The use of high-intensity fires did not help the fight against the “invasion” of bushes in the African savannah. Stellenbosch University reports .
The overgrowth of shrubs and small trees in the savanna is a significant environmental problem. The increase in tree cover leads to a reduction in the number of grass, which is necessary both for the nutrition of many mammals and serves as a home for many living creatures. For a long time, scientists hoped that high-intensity fires could solve this problem.
In 2010 and 2013, environmentalists set a series of fires in southern Africa and burned thousands of hectares of land. The strategy was a short-term success – the tree cover was indeed significantly reduced – but discussions immediately arose about the long-term effect of such a campaign. Now, more than 10 years later, South African scientists and their European colleagues have analyzed ground and satellite images of the territory.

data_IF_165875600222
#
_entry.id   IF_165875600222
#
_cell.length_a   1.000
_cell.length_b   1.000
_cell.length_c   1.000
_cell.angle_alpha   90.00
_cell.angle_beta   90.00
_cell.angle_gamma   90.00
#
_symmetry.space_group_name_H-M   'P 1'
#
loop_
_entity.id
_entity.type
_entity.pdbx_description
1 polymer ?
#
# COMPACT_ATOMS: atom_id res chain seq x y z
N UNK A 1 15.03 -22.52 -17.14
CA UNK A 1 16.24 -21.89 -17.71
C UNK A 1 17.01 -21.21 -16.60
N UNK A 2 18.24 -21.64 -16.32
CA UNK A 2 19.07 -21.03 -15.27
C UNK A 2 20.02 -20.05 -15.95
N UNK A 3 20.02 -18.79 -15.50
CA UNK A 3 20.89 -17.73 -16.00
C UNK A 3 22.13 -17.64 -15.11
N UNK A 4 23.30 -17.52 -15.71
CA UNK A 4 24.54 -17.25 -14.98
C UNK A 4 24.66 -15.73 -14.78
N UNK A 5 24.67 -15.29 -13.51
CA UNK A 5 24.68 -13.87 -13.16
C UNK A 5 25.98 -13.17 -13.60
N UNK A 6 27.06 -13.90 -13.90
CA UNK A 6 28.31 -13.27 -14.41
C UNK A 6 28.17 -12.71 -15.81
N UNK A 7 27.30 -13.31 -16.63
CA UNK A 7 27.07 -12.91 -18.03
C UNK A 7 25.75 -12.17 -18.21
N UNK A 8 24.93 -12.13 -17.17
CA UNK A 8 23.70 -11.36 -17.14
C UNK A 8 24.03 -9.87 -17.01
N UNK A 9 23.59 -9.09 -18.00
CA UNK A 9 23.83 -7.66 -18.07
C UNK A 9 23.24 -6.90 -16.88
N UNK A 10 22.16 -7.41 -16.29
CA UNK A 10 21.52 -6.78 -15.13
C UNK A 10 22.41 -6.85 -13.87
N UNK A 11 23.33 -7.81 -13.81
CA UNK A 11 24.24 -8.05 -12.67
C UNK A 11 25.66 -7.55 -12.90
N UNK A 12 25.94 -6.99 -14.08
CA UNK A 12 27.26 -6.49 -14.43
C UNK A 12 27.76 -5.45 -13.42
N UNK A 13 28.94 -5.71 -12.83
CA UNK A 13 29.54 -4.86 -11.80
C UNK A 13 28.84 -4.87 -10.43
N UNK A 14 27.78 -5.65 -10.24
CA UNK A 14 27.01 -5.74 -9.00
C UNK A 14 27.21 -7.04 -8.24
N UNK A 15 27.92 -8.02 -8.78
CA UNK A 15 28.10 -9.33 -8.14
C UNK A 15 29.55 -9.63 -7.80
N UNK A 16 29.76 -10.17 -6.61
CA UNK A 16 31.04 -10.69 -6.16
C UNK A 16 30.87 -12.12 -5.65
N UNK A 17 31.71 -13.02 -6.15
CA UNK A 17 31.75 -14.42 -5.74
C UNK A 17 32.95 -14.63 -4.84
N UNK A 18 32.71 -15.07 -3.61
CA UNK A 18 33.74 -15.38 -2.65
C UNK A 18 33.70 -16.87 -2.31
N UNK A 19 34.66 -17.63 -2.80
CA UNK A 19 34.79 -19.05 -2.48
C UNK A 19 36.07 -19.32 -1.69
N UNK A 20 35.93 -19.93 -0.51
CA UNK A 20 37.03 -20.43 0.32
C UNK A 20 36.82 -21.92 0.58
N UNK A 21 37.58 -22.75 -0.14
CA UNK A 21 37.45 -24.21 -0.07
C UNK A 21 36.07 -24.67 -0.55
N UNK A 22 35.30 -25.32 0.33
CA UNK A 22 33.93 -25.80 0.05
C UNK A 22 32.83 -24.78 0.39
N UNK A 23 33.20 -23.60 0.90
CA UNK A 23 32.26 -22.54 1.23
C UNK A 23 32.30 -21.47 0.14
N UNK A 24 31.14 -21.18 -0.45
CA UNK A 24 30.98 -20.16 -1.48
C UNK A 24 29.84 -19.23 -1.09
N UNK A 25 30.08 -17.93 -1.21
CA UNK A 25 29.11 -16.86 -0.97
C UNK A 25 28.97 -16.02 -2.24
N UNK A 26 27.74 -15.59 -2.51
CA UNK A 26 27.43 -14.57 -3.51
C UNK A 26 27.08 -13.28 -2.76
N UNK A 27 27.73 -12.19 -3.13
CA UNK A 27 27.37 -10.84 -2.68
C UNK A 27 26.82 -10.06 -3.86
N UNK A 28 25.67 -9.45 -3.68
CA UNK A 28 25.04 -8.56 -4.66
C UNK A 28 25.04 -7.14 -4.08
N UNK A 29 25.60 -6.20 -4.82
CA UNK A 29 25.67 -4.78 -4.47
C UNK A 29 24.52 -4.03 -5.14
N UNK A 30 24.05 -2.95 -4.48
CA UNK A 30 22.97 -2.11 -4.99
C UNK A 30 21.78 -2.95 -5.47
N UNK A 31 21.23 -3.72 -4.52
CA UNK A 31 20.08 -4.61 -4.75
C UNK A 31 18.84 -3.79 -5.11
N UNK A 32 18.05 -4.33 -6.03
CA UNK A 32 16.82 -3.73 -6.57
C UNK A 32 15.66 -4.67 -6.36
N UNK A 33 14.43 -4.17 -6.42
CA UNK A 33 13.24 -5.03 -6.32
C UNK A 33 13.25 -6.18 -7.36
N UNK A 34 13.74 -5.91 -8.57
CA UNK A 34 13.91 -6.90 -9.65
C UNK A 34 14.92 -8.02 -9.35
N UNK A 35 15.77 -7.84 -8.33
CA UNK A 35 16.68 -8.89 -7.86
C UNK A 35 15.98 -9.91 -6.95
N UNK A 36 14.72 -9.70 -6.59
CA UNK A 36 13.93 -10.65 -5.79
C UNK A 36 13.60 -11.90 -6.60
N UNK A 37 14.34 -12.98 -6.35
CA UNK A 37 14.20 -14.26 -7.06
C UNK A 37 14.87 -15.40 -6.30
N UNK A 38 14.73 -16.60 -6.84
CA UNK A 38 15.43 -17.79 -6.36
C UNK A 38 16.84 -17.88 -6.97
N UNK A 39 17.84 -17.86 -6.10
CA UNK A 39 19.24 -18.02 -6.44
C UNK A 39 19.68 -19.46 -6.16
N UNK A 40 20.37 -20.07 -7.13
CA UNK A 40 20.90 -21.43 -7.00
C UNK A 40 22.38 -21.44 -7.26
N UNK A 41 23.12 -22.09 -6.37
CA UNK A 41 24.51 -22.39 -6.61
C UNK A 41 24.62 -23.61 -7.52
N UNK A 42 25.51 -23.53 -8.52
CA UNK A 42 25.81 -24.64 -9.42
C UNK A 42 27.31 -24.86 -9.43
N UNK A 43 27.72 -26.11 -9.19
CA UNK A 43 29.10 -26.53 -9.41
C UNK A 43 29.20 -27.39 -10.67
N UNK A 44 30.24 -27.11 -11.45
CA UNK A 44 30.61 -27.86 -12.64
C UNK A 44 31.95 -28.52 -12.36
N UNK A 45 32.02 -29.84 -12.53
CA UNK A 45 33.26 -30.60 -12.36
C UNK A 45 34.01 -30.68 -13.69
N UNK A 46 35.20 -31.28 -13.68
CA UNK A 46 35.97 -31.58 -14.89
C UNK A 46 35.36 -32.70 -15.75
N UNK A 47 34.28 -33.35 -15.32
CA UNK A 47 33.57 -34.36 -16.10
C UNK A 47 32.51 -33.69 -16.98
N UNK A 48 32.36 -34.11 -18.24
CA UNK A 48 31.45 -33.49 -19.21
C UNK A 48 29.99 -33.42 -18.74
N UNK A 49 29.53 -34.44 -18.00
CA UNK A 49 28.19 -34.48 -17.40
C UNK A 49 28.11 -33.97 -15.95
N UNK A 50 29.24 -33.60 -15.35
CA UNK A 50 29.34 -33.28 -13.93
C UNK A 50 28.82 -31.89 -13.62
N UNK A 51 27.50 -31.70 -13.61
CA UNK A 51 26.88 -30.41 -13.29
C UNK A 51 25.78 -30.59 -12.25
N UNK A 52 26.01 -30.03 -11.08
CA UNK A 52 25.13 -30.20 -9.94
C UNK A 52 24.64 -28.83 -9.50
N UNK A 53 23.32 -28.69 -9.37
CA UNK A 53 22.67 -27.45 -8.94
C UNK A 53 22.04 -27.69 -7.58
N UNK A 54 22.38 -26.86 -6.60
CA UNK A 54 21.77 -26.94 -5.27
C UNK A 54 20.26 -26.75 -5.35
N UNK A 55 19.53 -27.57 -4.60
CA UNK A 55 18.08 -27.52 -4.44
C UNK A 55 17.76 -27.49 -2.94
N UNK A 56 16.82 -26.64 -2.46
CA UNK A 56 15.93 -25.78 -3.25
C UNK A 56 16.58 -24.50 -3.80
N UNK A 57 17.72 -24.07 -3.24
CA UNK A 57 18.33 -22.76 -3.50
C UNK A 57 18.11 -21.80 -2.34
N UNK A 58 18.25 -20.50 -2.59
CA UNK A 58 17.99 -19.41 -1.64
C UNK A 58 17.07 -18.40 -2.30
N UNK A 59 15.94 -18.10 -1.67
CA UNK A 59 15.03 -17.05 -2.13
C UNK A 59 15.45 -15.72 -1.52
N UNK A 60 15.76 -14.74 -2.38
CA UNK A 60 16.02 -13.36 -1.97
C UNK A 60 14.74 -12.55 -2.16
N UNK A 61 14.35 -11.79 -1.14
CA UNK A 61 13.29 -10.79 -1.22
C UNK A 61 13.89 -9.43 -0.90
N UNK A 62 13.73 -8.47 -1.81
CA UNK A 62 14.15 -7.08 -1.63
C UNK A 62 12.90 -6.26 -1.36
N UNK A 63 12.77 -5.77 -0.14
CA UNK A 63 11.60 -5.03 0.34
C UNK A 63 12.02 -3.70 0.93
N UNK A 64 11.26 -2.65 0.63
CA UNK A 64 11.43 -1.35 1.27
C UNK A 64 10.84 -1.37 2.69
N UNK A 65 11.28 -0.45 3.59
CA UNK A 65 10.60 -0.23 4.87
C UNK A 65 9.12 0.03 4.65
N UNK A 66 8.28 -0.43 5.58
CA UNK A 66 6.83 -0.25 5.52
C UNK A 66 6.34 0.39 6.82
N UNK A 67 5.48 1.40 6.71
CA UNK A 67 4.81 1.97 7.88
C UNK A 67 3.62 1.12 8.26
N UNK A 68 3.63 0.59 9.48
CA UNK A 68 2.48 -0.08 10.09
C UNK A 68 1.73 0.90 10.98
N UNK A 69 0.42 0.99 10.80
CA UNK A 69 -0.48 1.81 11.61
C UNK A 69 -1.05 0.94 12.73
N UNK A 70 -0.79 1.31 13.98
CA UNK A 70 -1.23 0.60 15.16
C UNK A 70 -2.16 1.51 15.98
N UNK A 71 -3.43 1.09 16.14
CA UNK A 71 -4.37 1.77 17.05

It turned out that despite the initial encouraging results, the effect of reduction in the area of shrub cover did not persist after 10 years. Although there were large differences between intact savannah, high fire intensity, and low fire intensity a year after the experimental fires, they disappeared after 10 years. This suggests that differences in fire intensity did not have a long-term effect on bush growth, nor did the entire campaign. At the same time, many animals died in the fires, which caused criticism from some experts.
Even more worrying was the trend of tall tree loss. Over the past decade, the number of trees over ten meters in height has decreased by about 65% in all experimental plots, regardless of whether there were fires in the area.
The study shows how important long-term monitoring of environmental impacts is.